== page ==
Injury from lightning is capricious and unpredictable: clothing may be torn off, sometimes raising the suspicion of foul play, especially if no one witnesses the lightning. The victim’s clothes are is typically ripped as if by some internal explosion; similarly belts and boots may be split open.
South Africa has one of the highest lightning strike rates per square kilometre in the world, with approximately 26 flashes per square kilometre annually reported on the Drakensberg escarpment. In Gauteng, about 10 people are killed each year by lightning and about 30 are struck and survive, sometimes with severe medical and neurological disabilities.
On the ground, we see lightning as a momentary flash, whereas in actuality it is a transient, high-current electrical discharge whose path is generally measured in kilometres. Unlike the electricity in your plug socket, which is alternating current, a lightning strike is direct current of about 30 000 to 50 000 Amps, which is massive if one considers that only about 50 to 80 milliAmps (a milliAmp is one thousandth of an Amp) across the human heart for more than a few seconds is likely to cause death.
We know that there is a pressure blast wave around lightning’s channel of light. We have known about it since the time of Gaius Plinius Secundus, better known as Pliny the Elder (23 AD to 79 AD). He was a Roman author, naturalist, and natural philosopher, as well as naval and army commander, and his dictum was: “The man who sees the lightning flash and hears the thunder is not the one to be struck”.
You can hear thunder from as far away as 14km, which means that there is a tremendous amount of energy involved in the generation of thunder. However, before thunder exists, there is a pressure blast wave. This pressure blast wave is caused by the super-heating of the air around the lightning bolt, which travels at super-sonic speeds. It is this super-sonic blast wave that decays, within metres, and transforms into thunder.
Many people think that lightning injures humans chiefly due to its electricity and heat. While this is true for the vast majority of lightning-related deaths and injuries, the accompanying pressure blast wave can also do serious harm.
South African law classifies a lightning-related death as an “unnatural death”, which means that it requires a full medico-legal examination, involving a full autopsy and inquest. Every aspect of the lightning-related death needs to be documented, so it can be included in the international guidelines and warnings to prevent more deaths. Our duties as scientists are simple: to protect ourselves, the other person and all of mankind.
During a lightning strike, the temperature of the lightning bolt channel is raised to about 24 700°C, in a few microseconds. This causes the temperature around the channel to rise suddenly, meaning that the pressure in the channel suddenly increases to several atmospheres, as does the volume of space it occupies.
This sudden rise in volume causes a sudden cylindrical pressure shock wave, which may reach pressures of more than 10 to 20 atmospheres (1013,25 kPa to 2026,5 kPa) in the vicinity of the lightning bolt channel. This is enough pressure to form a crater in a concrete pavement.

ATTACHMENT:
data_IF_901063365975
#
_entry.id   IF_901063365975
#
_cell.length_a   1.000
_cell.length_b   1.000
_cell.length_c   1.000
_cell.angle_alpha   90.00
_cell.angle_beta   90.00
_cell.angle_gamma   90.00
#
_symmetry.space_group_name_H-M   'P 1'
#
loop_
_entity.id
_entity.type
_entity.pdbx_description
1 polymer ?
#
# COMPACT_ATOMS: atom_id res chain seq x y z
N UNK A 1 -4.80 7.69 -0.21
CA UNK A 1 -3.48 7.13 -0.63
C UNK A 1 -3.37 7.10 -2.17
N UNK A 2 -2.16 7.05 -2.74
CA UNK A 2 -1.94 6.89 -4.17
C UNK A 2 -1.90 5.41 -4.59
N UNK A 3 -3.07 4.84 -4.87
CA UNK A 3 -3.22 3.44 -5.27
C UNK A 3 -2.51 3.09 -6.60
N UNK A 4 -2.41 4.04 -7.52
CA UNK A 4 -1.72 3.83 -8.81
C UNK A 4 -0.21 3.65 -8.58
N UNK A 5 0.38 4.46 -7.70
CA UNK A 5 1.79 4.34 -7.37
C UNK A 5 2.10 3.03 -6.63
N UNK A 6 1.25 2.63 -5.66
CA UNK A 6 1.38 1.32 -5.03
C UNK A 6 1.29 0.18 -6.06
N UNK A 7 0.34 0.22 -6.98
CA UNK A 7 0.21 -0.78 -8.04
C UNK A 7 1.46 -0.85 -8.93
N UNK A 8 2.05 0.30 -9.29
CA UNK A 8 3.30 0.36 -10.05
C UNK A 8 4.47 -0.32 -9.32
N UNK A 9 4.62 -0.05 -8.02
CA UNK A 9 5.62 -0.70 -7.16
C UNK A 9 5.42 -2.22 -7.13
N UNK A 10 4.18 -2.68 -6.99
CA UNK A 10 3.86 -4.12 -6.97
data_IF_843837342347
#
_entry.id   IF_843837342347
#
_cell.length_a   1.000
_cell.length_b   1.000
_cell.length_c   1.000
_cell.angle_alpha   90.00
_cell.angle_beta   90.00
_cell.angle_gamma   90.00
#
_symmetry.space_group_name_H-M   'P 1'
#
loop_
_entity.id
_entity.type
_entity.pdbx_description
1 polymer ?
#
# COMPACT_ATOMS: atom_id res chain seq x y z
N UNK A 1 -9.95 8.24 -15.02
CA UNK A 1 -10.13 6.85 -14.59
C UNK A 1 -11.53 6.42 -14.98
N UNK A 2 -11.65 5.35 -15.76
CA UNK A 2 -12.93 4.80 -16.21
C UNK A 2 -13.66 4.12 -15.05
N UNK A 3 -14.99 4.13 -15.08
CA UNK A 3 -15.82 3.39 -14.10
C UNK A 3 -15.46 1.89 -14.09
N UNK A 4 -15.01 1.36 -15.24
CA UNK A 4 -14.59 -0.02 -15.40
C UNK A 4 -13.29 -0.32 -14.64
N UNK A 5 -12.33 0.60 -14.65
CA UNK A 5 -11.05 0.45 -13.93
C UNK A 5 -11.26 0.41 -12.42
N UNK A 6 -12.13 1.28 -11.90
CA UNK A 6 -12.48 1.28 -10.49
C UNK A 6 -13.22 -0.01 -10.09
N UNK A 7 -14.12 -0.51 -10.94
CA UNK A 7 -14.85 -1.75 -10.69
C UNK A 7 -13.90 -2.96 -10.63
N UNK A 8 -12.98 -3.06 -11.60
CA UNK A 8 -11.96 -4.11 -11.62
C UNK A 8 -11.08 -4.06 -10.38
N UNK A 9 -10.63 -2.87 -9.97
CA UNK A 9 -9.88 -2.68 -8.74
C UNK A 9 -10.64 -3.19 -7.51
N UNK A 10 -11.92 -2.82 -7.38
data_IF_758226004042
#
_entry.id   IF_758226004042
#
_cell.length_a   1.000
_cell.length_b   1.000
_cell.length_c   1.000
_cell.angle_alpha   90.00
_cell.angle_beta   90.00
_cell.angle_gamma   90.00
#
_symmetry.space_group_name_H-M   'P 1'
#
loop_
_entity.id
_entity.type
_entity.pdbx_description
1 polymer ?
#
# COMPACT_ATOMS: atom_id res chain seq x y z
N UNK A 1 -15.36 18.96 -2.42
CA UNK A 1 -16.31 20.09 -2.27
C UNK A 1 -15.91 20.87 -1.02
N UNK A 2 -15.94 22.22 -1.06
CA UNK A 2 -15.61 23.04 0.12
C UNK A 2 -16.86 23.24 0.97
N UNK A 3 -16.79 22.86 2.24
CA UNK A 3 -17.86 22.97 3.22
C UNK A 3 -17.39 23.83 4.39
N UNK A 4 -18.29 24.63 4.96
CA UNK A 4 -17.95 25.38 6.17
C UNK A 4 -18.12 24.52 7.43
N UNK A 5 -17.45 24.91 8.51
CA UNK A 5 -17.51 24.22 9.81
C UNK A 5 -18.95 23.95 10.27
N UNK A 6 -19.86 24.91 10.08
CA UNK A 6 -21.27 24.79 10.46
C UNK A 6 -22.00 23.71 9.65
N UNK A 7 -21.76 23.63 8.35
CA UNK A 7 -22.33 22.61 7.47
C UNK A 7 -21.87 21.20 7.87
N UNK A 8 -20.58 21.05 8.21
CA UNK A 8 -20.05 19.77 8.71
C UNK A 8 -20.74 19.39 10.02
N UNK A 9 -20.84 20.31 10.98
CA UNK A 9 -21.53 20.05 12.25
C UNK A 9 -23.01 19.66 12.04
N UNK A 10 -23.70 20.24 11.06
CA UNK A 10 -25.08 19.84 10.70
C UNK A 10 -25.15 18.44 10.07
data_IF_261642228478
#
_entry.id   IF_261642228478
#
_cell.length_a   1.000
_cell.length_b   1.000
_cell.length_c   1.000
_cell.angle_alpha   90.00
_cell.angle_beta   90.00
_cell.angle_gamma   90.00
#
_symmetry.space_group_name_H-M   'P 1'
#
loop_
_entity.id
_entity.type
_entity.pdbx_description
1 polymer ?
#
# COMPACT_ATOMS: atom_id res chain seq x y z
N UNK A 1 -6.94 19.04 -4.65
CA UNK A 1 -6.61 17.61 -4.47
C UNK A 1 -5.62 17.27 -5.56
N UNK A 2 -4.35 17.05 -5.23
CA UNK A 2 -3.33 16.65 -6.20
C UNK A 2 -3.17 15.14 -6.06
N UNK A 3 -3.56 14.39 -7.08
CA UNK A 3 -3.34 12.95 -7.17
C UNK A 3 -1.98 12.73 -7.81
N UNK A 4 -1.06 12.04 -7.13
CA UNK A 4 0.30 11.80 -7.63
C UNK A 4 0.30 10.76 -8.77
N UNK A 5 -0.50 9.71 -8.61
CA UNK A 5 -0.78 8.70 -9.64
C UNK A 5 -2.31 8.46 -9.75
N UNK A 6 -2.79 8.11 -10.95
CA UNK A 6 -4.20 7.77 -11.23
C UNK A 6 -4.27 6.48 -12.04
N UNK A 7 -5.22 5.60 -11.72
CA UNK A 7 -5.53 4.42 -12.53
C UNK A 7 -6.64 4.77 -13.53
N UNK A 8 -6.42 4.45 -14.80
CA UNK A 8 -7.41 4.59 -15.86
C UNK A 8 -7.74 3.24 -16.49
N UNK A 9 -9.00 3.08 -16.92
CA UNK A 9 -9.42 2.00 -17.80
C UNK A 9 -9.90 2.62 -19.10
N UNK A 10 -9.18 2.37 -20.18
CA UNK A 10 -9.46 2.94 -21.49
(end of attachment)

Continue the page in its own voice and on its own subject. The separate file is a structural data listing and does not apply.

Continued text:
Lightning’s pressure blast wave has been known to tear and tatter clothing, fracture long bones (such as those in the upper leg), rupture a person’s eardrums and damage their lungs. The blast can cause a pocket of air behind the sternum (pneumomediastinum), which may cause injury to the chest wall and lungs. These findings are similar what one would expect to find in bomb explosion victims. In addition to causing damage in the ears and eyes, this shock wave may also cause damage to other internal organs such as the spleen, liver and bowel tract. The force may cause a victim to fall, causing head and other traumas. It has even been known to cause shrapnel injury. One victim had multiple small fragments of shattered concrete pavement embedded in their skin.
Paradoxically, the human body is both robust and fragile. Humans can survive relatively high blast overpressures without experiencing blast-related injuries. Our collaborative lightning research at the department of forensic medicine at the University of Pretoria and the School of Electrical and Information Engineering at the University of Witwatersrand is therefore all about risk management.
So how close does a person have to be to a lightning strike to be at risk? How far does this pressure blast wave extend? For the past 10 years I have been researching lightning’s pressure blast wave effect on humans. This newly emerging field is known internationally as keraunomedicine or keraunopathology (“kerauno” is Ancient Greek for “lightning” or “thunderbolt”). This field includes aspects of electrical engineering, mechanical engineering, meteorology and climatology, as well as physiology.
In South Africa, approximately 80 to 100 people will die because lightning strikes each year and approximately seven times as many people will be struck and survive.
These lightning-strike survivors may suffer severe disabilities, many as a result of lightning’s invisible blast wave, and therefore we need to study this phenomenon, understand it and find out how to protect ourselves from it.
Ryan Blumenthal is a PhD candidate at the University of the Witwatersrand.
This publication is the culmination of a six-month-long Mail & Guardian project, called Science Voices, to teach postgraduate science students how to turn their academic writing into something the public can read and enjoy.